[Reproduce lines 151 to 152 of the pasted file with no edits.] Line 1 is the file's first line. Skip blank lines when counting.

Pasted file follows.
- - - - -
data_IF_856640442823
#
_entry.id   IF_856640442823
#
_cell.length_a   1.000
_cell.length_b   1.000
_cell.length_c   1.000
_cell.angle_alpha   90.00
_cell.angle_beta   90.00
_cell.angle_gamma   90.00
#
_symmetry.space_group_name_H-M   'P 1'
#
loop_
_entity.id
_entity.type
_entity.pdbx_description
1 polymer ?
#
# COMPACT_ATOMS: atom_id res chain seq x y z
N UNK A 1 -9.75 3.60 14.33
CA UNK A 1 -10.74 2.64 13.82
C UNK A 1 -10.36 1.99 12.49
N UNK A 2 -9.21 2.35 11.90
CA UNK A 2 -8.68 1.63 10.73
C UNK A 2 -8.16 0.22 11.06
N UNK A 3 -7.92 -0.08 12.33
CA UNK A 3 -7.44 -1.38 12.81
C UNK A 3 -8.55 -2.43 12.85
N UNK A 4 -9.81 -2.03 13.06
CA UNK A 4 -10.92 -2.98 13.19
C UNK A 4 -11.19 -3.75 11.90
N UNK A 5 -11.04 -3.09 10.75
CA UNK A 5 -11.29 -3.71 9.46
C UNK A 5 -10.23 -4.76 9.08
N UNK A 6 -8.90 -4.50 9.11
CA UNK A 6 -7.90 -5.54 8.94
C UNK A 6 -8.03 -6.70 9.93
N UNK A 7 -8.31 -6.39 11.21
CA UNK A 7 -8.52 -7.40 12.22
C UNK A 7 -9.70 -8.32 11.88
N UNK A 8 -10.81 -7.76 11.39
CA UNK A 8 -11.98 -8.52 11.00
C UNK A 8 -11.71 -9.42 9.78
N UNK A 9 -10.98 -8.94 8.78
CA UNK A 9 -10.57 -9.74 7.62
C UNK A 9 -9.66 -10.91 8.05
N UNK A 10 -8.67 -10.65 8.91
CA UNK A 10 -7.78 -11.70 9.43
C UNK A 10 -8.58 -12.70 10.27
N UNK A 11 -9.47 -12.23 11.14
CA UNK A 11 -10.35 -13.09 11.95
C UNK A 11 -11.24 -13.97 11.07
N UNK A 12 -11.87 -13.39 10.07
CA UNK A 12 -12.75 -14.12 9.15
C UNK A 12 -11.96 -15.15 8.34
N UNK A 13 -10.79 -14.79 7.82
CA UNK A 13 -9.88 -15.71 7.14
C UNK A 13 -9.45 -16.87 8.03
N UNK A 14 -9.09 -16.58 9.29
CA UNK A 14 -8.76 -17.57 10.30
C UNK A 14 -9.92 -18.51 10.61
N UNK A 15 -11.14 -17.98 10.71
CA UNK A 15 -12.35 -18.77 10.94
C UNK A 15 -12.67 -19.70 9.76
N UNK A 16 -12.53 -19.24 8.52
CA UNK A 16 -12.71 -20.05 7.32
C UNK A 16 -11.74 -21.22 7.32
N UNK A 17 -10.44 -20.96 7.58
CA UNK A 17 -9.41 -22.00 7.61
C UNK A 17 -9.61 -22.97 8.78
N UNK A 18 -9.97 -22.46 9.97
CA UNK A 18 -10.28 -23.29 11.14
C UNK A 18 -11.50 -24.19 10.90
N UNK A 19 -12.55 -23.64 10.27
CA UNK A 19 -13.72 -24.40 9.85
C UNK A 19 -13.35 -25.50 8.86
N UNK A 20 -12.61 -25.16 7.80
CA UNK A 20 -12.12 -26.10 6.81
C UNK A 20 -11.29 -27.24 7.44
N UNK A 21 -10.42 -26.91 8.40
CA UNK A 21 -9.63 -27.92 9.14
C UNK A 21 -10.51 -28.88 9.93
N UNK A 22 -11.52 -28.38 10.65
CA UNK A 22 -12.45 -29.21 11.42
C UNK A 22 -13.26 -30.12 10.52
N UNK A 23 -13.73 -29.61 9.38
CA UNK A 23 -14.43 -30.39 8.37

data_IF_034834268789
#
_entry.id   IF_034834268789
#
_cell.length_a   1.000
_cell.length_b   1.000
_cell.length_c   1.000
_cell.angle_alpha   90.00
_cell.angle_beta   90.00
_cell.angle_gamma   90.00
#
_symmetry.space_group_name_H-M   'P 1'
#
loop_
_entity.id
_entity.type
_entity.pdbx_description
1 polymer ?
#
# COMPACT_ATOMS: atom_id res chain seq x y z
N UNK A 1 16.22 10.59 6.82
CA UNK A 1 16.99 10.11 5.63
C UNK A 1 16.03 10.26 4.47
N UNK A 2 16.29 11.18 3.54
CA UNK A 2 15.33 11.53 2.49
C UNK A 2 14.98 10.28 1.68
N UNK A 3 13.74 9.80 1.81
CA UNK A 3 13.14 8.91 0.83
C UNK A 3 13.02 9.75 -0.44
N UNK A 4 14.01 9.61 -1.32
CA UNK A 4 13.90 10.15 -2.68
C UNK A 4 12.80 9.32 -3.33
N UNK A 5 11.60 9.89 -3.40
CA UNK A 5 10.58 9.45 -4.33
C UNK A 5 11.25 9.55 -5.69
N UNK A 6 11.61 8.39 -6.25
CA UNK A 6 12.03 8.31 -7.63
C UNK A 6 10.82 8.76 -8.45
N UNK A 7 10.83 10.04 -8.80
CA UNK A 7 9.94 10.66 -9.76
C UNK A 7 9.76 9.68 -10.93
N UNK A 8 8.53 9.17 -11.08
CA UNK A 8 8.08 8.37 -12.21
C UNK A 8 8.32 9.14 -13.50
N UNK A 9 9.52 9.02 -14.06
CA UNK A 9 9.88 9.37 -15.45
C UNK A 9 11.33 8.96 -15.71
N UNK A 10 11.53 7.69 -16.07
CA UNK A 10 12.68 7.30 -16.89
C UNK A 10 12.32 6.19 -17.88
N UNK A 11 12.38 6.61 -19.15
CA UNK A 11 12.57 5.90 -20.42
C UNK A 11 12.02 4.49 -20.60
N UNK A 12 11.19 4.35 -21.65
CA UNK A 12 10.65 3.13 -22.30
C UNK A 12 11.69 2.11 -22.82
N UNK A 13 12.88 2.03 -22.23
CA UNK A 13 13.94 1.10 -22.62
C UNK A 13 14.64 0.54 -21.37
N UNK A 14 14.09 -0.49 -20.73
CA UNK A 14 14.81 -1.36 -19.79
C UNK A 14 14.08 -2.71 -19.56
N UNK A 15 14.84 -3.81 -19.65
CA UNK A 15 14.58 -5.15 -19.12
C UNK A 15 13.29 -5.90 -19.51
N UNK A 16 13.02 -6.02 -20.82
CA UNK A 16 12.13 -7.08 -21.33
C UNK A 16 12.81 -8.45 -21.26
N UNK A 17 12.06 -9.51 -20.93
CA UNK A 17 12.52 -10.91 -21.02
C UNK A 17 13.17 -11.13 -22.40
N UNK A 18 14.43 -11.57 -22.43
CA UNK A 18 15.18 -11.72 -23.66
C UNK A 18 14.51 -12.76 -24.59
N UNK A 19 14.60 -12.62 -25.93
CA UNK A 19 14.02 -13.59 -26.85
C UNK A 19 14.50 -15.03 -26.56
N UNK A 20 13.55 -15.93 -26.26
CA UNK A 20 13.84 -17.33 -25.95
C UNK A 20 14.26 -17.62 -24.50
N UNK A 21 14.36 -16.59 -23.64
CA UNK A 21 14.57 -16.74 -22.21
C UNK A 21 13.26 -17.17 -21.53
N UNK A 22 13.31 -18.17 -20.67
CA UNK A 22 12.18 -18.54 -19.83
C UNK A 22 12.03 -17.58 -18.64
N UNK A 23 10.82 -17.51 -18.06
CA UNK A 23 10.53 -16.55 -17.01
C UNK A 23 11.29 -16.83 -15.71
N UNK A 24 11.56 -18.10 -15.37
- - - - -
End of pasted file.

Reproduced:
N UNK A 15 14.84 -3.81 -19.65
CA UNK A 15 14.58 -5.15 -19.12